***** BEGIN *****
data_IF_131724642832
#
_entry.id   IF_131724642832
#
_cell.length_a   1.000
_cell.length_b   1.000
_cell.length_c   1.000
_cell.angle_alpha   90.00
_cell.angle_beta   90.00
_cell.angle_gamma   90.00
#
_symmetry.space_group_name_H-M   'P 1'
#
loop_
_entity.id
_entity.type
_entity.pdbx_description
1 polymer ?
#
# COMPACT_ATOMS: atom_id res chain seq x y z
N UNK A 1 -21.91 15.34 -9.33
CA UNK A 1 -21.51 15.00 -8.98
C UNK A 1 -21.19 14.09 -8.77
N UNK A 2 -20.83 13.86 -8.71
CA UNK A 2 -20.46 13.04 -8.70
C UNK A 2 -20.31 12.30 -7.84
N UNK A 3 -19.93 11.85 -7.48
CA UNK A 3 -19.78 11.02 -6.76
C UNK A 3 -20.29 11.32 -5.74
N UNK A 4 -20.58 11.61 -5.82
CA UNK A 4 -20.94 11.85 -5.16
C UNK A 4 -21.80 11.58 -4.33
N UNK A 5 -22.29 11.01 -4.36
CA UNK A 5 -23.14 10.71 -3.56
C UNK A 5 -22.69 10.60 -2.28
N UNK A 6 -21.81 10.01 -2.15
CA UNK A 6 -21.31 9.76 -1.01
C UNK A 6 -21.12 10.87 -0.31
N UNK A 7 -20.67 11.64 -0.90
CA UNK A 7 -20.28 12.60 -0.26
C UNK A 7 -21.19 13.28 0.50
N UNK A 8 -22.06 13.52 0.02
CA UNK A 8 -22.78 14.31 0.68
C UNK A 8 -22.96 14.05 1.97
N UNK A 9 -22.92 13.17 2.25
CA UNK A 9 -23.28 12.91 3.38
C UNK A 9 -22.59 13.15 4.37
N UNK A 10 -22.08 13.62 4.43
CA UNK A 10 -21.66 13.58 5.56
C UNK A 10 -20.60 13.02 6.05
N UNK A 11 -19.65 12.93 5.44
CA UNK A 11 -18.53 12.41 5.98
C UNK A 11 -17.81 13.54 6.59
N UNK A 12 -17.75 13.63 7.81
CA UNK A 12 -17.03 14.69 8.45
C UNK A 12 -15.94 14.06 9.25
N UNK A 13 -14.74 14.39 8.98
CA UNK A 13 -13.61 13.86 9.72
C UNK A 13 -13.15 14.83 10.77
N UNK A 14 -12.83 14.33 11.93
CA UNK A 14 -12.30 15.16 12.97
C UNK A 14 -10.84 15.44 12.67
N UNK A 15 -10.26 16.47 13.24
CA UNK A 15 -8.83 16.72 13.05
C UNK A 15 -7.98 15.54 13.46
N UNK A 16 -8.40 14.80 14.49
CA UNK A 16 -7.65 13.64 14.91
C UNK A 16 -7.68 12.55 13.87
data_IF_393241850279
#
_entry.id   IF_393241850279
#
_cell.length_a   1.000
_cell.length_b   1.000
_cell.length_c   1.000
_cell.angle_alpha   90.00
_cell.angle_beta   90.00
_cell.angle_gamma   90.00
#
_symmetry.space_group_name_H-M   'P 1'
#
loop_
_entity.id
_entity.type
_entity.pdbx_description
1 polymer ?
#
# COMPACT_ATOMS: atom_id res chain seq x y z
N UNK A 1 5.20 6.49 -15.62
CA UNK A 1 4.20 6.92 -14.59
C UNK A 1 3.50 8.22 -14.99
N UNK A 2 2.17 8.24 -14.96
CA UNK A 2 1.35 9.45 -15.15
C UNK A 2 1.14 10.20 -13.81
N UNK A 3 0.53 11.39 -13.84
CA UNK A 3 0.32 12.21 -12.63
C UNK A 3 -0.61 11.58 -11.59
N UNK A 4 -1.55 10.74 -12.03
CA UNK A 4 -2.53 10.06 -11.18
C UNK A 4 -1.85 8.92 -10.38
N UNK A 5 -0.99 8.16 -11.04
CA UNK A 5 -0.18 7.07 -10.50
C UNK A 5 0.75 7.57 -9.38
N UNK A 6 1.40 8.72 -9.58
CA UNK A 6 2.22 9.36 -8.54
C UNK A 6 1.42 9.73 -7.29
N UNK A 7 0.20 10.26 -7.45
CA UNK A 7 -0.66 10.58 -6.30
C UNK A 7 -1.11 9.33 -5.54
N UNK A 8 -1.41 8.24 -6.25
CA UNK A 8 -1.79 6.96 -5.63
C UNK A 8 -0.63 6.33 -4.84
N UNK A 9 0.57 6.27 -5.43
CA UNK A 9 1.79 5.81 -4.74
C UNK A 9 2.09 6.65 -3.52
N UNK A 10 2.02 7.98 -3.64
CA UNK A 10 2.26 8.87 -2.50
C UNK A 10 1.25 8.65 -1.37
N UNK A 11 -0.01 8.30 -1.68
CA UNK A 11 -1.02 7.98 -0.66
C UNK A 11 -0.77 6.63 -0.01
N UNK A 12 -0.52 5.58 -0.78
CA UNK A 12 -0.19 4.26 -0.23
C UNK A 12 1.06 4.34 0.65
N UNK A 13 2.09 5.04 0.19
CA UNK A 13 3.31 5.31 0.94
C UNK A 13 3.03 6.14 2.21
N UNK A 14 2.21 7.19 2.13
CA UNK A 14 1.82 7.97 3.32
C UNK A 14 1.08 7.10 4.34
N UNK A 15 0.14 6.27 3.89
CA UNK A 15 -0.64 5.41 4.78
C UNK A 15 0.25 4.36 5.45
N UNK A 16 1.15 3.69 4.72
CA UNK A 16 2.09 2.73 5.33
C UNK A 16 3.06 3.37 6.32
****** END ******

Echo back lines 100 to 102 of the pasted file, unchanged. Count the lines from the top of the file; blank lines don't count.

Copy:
C UNK A 4 -1.85 8.92 -10.38
N UNK A 5 -0.99 8.16 -11.04
CA UNK A 5 -0.18 7.07 -10.50